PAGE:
Heidegger looks heated. Stands up and beings to pace amongst some nearby headstones.
Kierkegaard: No reason to get upset, Heidegger. But I do see your point. Everyone is trying to convince everyone else that they, in some sense, have it all. And that’s a lie. Life is just a series of unavoidable regrets. But I think we ought to laugh at this absurdity. Because what else can we do? And this is where I’m conflicted, because maybe that means we shouldn’t overthink it? If we like it…why not have fun with it? Right and wrong don’t exist, after all.
Camus: I agree! Life is meaningless anyway. Why would we deny ourselves something that brings us comfort or makes us smile?
Nietzche, who was stroking his massive mustache and staring at a squirrel, perks up at the word “meaningless.”
Nietzche: I agree, Camus, but only in part. While I have utmost respect for art and music — in fact, those things should replace religion as the basis of culture — sometimes Instagram feels like a cesspool of frauds and try-hards. To whom is it bringing comfort? Those #prayforX hashtags make me nuts.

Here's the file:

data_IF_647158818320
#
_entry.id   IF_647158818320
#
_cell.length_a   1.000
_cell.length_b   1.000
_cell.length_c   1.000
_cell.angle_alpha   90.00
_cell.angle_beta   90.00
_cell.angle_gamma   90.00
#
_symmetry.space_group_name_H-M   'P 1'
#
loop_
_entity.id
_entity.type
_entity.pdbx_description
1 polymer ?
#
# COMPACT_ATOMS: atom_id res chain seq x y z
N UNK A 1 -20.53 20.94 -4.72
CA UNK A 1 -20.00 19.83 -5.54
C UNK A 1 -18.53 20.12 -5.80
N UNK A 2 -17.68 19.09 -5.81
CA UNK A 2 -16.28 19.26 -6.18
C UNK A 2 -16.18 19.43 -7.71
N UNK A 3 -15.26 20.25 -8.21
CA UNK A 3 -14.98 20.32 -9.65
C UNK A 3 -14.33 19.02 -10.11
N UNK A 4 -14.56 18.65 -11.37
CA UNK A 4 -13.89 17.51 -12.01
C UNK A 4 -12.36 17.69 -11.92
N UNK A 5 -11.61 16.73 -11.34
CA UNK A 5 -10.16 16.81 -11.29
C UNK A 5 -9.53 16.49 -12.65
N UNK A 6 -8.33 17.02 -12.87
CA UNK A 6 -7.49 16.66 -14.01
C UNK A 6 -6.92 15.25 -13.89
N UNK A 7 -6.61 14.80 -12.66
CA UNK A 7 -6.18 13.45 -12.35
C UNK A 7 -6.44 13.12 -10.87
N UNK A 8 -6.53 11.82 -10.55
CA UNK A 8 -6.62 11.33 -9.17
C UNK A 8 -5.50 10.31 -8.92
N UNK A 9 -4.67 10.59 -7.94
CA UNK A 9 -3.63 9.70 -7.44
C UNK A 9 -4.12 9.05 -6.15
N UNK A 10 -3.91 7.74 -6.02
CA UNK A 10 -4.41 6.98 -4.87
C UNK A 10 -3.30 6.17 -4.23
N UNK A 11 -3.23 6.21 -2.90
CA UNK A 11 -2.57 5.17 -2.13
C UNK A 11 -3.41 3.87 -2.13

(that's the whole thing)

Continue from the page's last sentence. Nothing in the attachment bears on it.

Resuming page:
Kierkegaard: I like #prayforx hashtags. Prayer grounds us in the absurdity that is human existence! What do we have if not God? If we agree that the everyday is pointless — we must take a leap of faith and trust in something higher, no?
Nietzche nearly falls out of his chair.
Nietzche: DUUUUUUUDE. God is dead! And we killed him!
Kierkegaard puts on a fatherly expression, almost as if he pities Nietzche.
Kierkegaard: I understand the feeling.
Nietzche: Please don’t patronize me. Religion is giving you a false sense of comfort. Don’t give in, Kierkegaard. Face the abyss. If Instagram helps you see life for what it is, go for it. But if it numbs you, delete it.
Camus lights a cigarette dramatically. Throws a James Dean-esque expression in Nietzche’s direction.
Camus: I agree, Neetch. To be an existentialist and to believe in God is a contradiction. The everyday is everything. We must triumph over the hopelessness of our imminent death and enjoy the spoils before us! Sure, we may not find meaning in them — but that’s because there is no meaning to be found. Life is ordinary! Enjoy it! Post and like and comment to your heart’s content!